Petitioners assert that the transfer must be overturned because it has a negative tax impact on respondent South Orangetown school district. It is clear from the record that respondent South Orangetown lost $73,580 out of $27,116,780 in tax revenues as a result of the property transfer. This is .25 of one percent of the district's total tax revenues. The property transfer also resulted in significant changes in the formulas used by the district in calculating its tax levy.
Prior to the property transfer, respondent South Orangetown school district was a split tax district. A split tax district is a school district located in more than one city or town. Under RPTL '1903-a, the governing body of a school district which is a split tax district is authorized to established separate tax rates for homestead and non-homestead property within the district. Respondent South Orangetown had adopted this system of differential tax rates. As a result, respondent South Orangetown was required to calculate separate class tax rates for homestead and non-homestead properties within the district (RPTL '1903-a(4)). The practical effect of this requirement was that the apportionment of taxes between the homestead and non-homestead classes was based upon the proportion of taxes that those classes paid prior to a revaluation. Consequently, prior to the property transfer, the non-homestead class taxpayers of the South Orangetown school district paid approximately 35% of the district's taxes while taxpayers of the homestead class bore approximately 65% of the district's tax burden.
Upon the property transfer from respondent South Orangetown school district to respondent Clarkstown school district, respondent South Orangetown school district was wholly located within the Town of Orangetown. Because respondent South Orangetown was no longer a split tax district, it was able to calculate its tax rates using RPTL '1903 instead of '1903-a. This change enabled the district to lower the tax rate for homestead properties while increasing the tax rate for non-homestead properties. Respondent South Orangetown contends that the small loss of tax revenue resulting from the property transfer is overshadowed by the district's enhanced ability to set reasonable tax rates for its residents and consequently to pass school budgets, thereby providing better programming for its students.
It is clear that the tax rate for non-homestead property owners whose property was transferred to respondent Clarkstown school district were subject to a higher tax rate in that district. However, petitioners' reliance upon prior Commissioner's decisions to support their argument that the transfer of property must be overturned because it was done solely for economic reasons is misplaced. This is a case of first impression. There are no prior Commissioner's decisions which address the transfer of property between two school districts, without the transfer of any students, for the purpose of achieving what both districts perceive as economic and programmatic benefits.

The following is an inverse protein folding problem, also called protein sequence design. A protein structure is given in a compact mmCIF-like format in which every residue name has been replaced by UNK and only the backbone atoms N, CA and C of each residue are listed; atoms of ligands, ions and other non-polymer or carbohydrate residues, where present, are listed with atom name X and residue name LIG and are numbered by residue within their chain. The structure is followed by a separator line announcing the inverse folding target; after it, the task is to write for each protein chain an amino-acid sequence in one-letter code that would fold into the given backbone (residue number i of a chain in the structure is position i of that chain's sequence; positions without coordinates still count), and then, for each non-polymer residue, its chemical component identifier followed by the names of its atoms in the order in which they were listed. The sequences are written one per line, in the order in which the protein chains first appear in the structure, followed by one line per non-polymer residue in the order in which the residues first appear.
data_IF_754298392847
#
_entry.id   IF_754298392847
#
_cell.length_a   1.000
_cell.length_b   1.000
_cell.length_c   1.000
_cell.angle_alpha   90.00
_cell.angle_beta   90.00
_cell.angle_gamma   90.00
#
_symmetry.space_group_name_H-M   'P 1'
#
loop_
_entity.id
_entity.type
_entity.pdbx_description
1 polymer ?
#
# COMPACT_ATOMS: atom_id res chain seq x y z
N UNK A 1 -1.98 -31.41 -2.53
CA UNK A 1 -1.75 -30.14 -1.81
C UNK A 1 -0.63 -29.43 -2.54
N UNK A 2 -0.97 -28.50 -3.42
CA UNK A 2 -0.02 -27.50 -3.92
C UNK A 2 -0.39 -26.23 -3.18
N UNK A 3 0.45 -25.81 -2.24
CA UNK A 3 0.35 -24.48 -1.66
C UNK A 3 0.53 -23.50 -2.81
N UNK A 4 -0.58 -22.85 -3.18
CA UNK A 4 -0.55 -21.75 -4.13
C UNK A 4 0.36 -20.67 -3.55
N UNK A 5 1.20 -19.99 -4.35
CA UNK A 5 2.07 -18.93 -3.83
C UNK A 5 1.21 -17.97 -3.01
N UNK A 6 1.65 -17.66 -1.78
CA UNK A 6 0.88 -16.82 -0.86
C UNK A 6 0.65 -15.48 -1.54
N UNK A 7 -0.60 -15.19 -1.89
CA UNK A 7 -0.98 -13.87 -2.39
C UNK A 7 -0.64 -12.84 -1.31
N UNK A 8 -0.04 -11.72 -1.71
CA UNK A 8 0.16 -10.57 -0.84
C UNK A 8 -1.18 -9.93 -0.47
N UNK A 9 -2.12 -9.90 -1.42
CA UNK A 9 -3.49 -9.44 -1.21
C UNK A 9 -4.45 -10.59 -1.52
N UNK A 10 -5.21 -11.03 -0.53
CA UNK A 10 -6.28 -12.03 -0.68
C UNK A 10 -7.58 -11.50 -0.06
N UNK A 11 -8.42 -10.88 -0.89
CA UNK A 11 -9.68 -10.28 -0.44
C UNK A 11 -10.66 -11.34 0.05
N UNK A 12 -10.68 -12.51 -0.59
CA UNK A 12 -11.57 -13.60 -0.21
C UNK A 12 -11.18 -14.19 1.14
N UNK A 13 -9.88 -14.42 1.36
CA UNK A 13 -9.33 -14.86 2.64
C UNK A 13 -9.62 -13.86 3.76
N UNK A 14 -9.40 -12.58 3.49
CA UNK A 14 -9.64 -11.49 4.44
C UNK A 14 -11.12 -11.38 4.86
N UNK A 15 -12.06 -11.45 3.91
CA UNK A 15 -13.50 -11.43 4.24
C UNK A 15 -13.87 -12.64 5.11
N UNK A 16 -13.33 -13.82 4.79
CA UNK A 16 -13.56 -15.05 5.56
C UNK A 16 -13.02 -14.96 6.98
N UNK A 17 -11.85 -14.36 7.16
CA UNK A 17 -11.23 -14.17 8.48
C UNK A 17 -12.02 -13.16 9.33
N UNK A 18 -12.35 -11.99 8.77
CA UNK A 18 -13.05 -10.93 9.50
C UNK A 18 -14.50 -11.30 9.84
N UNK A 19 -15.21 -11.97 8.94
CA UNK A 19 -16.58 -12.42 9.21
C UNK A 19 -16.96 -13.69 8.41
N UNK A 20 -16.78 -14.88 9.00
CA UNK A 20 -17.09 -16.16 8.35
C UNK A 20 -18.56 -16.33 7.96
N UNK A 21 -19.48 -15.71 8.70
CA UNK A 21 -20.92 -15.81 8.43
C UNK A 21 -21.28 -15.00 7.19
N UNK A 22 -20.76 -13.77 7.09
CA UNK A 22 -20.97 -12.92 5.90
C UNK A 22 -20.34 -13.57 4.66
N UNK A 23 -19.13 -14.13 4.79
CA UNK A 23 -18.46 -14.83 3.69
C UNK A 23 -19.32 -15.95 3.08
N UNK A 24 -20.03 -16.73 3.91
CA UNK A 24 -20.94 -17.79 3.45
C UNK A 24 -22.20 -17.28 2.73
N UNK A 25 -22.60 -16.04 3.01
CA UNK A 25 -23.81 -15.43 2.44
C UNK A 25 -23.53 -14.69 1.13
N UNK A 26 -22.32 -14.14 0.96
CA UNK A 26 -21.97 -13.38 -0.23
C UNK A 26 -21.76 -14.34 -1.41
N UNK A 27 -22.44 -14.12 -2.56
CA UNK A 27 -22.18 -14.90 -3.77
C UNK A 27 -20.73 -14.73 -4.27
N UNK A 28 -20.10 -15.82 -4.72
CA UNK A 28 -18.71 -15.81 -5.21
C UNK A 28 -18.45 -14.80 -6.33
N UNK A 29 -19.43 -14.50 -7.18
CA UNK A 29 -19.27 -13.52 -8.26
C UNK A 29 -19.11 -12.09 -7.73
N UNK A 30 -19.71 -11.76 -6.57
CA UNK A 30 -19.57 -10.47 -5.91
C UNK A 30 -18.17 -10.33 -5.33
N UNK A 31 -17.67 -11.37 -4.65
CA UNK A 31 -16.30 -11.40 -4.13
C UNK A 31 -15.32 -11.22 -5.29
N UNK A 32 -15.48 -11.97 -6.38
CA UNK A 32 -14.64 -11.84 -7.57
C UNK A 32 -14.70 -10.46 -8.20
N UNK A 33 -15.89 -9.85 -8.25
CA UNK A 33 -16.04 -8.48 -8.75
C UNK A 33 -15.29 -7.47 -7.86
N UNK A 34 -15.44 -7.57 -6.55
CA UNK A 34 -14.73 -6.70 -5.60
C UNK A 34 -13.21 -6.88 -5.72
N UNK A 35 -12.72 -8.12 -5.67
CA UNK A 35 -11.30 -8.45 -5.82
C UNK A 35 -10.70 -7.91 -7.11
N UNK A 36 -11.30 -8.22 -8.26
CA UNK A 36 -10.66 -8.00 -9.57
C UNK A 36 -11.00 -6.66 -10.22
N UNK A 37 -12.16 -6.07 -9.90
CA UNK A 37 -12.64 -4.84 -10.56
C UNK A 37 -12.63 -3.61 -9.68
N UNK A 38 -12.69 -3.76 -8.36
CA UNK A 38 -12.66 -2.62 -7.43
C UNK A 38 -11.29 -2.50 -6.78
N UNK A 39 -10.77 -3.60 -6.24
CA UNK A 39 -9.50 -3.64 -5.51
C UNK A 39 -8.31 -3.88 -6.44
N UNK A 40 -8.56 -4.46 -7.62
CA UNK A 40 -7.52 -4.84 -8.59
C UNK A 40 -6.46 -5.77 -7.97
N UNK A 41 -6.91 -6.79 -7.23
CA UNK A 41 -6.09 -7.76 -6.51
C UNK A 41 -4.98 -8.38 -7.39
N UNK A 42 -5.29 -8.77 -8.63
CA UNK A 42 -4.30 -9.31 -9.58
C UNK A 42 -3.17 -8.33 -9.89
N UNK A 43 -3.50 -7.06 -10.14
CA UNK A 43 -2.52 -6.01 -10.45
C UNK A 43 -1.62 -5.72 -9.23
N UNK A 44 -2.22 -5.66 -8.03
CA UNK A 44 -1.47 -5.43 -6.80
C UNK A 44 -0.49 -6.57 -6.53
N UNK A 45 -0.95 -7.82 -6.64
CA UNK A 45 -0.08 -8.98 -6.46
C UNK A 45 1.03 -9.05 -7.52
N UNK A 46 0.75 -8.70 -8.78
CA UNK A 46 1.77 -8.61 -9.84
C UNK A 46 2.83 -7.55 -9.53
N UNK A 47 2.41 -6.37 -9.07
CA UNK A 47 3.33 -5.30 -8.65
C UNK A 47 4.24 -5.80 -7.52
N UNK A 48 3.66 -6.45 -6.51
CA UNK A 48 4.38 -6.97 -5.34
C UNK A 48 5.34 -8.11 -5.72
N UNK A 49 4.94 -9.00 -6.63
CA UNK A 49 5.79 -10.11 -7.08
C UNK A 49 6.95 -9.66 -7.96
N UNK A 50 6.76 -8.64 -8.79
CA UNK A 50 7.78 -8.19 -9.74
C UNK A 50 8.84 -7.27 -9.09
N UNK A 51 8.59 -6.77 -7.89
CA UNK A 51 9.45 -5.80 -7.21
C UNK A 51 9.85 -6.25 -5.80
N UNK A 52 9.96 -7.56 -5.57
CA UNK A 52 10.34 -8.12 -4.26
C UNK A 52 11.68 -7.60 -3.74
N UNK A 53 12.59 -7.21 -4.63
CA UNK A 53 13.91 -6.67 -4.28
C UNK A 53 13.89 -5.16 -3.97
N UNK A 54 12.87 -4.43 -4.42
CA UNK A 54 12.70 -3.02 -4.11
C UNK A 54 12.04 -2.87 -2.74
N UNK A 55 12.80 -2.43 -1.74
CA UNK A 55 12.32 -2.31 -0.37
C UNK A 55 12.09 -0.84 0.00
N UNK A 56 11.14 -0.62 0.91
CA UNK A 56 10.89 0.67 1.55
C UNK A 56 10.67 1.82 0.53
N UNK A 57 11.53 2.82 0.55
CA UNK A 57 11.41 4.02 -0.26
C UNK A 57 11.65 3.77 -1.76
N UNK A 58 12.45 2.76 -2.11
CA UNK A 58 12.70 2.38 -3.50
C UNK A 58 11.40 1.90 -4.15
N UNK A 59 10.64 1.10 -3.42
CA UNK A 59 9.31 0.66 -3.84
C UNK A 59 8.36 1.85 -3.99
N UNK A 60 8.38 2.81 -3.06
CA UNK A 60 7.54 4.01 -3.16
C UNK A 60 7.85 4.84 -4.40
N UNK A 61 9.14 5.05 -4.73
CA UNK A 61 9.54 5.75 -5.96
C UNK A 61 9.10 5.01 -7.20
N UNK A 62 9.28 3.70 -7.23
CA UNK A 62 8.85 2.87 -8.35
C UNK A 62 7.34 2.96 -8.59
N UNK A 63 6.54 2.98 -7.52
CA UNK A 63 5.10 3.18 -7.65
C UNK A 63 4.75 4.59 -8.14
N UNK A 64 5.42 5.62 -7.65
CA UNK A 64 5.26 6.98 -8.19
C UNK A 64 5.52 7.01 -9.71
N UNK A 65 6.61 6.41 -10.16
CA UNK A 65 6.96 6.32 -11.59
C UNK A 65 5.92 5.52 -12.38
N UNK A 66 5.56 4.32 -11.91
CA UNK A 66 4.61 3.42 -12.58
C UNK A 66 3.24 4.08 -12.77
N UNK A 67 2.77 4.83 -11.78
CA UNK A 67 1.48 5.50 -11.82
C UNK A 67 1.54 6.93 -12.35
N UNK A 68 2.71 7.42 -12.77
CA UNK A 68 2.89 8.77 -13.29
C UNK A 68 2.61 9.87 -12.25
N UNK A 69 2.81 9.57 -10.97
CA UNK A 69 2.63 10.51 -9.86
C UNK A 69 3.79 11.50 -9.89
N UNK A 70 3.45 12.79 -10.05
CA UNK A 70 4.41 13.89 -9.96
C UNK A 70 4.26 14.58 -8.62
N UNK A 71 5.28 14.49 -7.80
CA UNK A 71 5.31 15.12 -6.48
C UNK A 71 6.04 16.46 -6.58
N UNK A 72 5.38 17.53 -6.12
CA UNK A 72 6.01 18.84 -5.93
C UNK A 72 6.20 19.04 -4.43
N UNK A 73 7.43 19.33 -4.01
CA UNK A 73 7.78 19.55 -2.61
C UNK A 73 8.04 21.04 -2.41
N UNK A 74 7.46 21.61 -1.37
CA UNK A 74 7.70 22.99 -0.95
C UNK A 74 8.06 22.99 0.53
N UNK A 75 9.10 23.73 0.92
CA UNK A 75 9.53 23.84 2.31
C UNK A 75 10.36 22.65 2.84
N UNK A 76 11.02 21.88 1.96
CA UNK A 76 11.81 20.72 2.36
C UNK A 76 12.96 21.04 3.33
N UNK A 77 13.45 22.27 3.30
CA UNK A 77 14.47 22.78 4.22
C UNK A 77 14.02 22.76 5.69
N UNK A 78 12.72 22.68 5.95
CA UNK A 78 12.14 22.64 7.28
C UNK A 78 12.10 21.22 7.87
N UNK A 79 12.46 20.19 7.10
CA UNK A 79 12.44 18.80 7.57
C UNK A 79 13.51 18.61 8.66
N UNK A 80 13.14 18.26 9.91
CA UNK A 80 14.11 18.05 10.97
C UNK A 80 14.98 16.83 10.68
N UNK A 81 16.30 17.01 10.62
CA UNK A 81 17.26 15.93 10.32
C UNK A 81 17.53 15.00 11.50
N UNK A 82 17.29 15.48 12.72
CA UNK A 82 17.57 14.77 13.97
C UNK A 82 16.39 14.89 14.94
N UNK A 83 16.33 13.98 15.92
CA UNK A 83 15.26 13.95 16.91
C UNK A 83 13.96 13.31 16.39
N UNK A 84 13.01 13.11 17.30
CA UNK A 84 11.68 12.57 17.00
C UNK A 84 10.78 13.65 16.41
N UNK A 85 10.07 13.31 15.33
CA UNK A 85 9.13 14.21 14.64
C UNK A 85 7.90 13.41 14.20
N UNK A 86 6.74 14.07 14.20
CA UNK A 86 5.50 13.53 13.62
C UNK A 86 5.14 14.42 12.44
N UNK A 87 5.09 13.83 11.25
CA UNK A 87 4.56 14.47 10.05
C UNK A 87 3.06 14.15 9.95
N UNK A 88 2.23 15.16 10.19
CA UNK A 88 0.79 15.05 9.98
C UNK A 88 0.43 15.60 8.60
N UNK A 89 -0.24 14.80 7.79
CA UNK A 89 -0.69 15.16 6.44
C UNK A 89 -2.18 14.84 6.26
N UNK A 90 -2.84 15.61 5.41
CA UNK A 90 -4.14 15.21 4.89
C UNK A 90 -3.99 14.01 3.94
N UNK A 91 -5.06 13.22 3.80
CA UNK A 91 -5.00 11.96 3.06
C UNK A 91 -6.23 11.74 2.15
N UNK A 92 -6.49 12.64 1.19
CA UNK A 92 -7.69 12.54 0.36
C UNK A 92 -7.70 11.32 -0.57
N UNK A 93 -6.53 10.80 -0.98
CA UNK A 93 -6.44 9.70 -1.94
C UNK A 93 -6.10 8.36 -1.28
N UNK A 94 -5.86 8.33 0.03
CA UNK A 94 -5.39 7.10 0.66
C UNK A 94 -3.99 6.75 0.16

In this case, as compared to the cases upon which petitioners rely, there are no students directly involved. Petitioners' specific reliance upon Appeal from the Order of the District Superintendent of the First Supervisory District of Albany County, 37 St Dept Rep 283, to support their position is also misplaced. In Appeal from the Order of the District Superintendent, supra, the Commissioner held that boundaries could not be altered solely to equalize tax rates between two school districts. In this case, the record is devoid of any evidence demonstrating that the purpose of the transfer was to equalize tax rates between respondent school districts. Instead, this case turns on a determination by respondent South Orangetown to use a different method of calculating tax rates within its own district. Moreover, in Appeal from the Order of the Superintendent, supra, the Commissioner also based his decision on the interests of students potentially involved in the boundary alteration.
Although petitioners perceive the tax ramifications of this property transfer negatively, respondents' considerations must necessarily be broader than petitioners' individual concerns. Respondents are obliged to examine community considerations and the long term educational interests of the students involved (Appeal of Michailides, supra). Clearly an addition of property worth approximately $3.5 million dollars will ultimately benefit respondent Clarkstown school district by increasing its revenues. Additionally, although respondent South Orangetown initially stood to lose $73,580 in tax revenues, this loss of less than one percent of its tax revenues provides the district with the ability to calculate future tax rates in a way which it perceives to be more favorable for the community as a whole. Furthermore, respondent South Orangetown has determined that the long term positive impact on district homeowners resulting from this change will ultimately translate into increased support for school district programs and services which will benefit the students of the district. Respondent South Orangetown's articulation of this benefit indicates that it has adequately evaluated competing community concerns in consenting to this property transfer. Accordingly, I am satisfied that the two districts involved in this appeal have made a reasonable decision based upon community considerations and the long term educational interests of the students involved. In view of these factors, the proposed change appears to be in the long term educational interests of the residents of the areas affected.
THE APPEALS ARE DISMISSED.